I DID tell Jenny the truth about my shameful ‘Commended’, but I could tell she didn’t believe me, so rather than sharing the news with the rest of the class, I said nothing, and continued to re-live that horrible moment when they’d all turned their pitying looks of horror on me instead. And I know it’s stupid – I think I knew it even then – but for the rest of my short-lived ballet career, I would gladly have exchanged my “Commended” for a “Pass Plus”, purely so I could be the same as everyone else, and no longer the odd one out.

It took about 30 seconds for me to realise that Jenny may have suited her glasses, but I certainly didn’t suit mine, so poor eyesight clearly wasn’t all it was cracked up to be.

It took roughly two weeks for me to start hating those hideous shoes (which I had to keep wearing anyway, because as my mum reminded me, we weren’t Made of Money, and I HAD cried to get them…). You could keep your flat feet, thanks: I’d be wearing pretty shoes from now on. (Or from such a time as the ugly ones wore out, and my mum dropped her strange insistence on choosing my shoes based on comfort rather than on style.)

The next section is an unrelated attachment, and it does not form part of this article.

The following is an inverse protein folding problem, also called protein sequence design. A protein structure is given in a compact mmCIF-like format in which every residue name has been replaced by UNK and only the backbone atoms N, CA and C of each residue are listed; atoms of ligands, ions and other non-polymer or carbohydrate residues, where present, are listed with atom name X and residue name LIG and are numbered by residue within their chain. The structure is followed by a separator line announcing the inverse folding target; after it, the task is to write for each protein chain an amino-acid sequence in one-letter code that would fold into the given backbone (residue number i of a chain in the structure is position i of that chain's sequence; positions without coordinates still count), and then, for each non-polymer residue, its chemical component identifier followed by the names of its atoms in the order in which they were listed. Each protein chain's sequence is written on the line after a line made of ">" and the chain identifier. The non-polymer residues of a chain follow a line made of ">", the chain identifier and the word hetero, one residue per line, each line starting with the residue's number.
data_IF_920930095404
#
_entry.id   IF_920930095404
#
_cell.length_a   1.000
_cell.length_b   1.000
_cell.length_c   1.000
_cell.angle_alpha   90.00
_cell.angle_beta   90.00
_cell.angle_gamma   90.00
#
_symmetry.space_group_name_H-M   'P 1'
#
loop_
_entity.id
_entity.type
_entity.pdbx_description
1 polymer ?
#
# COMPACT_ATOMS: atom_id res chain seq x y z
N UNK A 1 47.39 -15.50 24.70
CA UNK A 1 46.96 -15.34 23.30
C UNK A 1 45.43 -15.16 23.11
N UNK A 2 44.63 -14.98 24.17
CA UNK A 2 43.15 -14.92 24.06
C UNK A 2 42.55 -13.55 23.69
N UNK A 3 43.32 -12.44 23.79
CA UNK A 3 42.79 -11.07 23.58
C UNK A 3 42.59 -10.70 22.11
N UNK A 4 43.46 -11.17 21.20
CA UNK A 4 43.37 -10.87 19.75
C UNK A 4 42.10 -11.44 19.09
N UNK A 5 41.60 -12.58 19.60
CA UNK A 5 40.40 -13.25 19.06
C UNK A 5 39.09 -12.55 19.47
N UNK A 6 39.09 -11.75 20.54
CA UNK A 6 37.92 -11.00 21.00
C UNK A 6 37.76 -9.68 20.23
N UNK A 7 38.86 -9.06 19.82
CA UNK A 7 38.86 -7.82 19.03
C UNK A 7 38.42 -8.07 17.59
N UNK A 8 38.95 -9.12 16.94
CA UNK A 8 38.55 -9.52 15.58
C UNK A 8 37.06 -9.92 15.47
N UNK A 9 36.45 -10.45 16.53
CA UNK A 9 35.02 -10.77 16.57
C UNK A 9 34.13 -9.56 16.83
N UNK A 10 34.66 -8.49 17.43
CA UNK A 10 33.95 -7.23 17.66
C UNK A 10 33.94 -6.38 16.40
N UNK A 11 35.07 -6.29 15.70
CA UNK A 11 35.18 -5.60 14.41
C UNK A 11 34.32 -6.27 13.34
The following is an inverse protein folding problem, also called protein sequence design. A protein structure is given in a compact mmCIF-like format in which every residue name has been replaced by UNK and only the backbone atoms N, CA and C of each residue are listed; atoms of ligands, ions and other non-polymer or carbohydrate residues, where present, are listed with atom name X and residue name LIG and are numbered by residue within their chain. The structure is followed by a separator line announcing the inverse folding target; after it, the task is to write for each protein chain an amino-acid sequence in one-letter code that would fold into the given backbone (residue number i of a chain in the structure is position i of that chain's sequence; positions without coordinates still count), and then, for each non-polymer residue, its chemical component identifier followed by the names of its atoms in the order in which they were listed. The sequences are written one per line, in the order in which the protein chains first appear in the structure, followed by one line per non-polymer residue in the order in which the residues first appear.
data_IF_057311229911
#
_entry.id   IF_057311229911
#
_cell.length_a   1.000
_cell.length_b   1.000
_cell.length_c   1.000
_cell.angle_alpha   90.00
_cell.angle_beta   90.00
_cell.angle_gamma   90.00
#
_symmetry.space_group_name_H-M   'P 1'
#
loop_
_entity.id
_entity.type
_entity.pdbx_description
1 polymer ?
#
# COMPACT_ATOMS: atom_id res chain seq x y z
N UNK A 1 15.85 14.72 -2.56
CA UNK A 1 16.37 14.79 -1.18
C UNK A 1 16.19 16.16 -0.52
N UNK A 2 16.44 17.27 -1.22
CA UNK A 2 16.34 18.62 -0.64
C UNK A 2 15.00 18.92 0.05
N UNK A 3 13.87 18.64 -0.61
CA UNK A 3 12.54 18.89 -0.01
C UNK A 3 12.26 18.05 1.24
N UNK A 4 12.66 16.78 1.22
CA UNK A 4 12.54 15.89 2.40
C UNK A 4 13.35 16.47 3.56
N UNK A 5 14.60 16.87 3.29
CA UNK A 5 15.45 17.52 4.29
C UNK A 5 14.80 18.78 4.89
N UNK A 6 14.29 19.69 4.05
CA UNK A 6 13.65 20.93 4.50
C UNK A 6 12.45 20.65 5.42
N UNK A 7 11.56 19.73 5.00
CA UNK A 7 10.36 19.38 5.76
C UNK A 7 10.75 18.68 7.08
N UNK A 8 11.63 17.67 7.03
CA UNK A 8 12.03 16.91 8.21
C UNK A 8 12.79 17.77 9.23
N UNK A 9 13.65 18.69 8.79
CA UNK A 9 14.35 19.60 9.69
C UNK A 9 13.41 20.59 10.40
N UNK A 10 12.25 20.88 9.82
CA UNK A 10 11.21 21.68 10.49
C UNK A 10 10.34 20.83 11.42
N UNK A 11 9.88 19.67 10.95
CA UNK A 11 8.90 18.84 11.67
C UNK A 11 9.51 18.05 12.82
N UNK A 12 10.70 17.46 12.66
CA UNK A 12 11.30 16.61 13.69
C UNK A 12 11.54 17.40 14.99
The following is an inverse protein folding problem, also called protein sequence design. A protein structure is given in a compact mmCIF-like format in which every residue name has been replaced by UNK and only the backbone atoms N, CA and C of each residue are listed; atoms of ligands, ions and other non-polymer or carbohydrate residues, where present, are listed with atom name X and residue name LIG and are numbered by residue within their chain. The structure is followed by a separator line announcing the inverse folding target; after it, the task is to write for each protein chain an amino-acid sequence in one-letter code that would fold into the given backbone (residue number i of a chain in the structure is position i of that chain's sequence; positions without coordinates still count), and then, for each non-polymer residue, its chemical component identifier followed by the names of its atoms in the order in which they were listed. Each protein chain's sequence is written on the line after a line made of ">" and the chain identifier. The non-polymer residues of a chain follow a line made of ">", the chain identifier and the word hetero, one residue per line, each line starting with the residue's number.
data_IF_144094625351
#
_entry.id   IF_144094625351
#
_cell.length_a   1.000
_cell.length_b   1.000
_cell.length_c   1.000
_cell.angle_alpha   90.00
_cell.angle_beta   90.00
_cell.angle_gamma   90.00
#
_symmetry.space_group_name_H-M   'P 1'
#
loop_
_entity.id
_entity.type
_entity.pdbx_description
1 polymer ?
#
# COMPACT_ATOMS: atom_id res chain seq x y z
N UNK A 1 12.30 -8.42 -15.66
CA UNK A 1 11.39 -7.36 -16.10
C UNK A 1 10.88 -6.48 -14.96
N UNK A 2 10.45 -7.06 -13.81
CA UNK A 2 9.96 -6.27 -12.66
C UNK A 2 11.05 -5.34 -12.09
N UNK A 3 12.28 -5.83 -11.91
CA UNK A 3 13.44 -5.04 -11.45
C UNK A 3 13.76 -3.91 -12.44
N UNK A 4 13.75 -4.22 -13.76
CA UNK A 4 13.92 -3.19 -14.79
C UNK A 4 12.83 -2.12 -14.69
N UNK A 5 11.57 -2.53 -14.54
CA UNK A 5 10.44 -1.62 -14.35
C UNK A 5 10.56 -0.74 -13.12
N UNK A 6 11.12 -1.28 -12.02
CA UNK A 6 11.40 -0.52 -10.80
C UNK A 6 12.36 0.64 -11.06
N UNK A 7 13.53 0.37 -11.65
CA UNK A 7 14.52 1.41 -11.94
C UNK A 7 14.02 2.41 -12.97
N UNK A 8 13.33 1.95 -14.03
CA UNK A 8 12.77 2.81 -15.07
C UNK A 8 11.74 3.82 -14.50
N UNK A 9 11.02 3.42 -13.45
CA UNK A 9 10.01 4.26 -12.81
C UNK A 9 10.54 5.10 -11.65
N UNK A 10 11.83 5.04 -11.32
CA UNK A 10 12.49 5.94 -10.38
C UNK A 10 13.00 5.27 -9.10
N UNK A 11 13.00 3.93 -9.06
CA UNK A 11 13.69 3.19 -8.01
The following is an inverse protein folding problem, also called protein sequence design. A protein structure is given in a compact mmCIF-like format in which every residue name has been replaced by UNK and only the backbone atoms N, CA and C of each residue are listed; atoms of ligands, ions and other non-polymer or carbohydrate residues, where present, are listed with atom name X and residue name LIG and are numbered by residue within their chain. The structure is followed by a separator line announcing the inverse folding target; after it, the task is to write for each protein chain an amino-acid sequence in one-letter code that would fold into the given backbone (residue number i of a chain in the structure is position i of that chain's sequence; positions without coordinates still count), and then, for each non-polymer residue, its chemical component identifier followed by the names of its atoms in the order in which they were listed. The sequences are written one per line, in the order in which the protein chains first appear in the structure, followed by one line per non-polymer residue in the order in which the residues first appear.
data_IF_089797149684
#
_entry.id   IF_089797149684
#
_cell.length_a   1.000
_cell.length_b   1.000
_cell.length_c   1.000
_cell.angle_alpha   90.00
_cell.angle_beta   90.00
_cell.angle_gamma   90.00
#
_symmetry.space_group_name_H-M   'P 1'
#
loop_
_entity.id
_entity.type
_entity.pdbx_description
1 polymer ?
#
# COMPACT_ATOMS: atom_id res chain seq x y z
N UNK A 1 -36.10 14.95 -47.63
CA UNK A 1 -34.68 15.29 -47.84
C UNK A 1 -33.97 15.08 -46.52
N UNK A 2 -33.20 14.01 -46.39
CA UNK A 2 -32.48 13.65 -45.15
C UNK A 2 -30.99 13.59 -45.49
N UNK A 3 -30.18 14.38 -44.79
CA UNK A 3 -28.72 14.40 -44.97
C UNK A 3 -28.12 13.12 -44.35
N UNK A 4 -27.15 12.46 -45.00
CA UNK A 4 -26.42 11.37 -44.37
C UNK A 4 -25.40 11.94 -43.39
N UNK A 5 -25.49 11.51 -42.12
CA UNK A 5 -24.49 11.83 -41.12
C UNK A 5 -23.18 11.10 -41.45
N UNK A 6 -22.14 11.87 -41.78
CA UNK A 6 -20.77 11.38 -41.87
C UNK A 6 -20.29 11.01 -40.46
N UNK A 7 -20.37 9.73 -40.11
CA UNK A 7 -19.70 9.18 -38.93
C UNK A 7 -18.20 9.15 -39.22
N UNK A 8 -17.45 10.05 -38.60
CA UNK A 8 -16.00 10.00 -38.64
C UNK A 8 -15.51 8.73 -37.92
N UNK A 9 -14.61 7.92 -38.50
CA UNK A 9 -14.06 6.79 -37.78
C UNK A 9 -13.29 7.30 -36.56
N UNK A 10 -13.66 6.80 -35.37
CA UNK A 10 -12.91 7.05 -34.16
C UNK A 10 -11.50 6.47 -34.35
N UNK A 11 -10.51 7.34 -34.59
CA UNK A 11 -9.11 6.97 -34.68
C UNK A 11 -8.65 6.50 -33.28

My ballet career lasted about a year: I quit immediately after the dance recital we’d been working towards, at which point I realised that all that tedious barre work really wasn’t worth the two minutes of “fame” it got me, and that “Showjumping Detective” would probably be a better career move for me after all. And I never did get those pointe shoes, either.

It took many, many long years for me to realise it was OK to be the odd one out, and that I didn’t HAVE to be the same as everyone else. They could jump off the cliff if they wanted to: I didn’t have to follow them.

Jenny moved to England a few months after our final ballet class. We wrote to each other until we were teenagers, and then lost touch when we went to university. Our parents still exchange Christmas cards every year. I’m not sure what Jenny’s doing these days, but I’m pretty sure it isn’t ballet…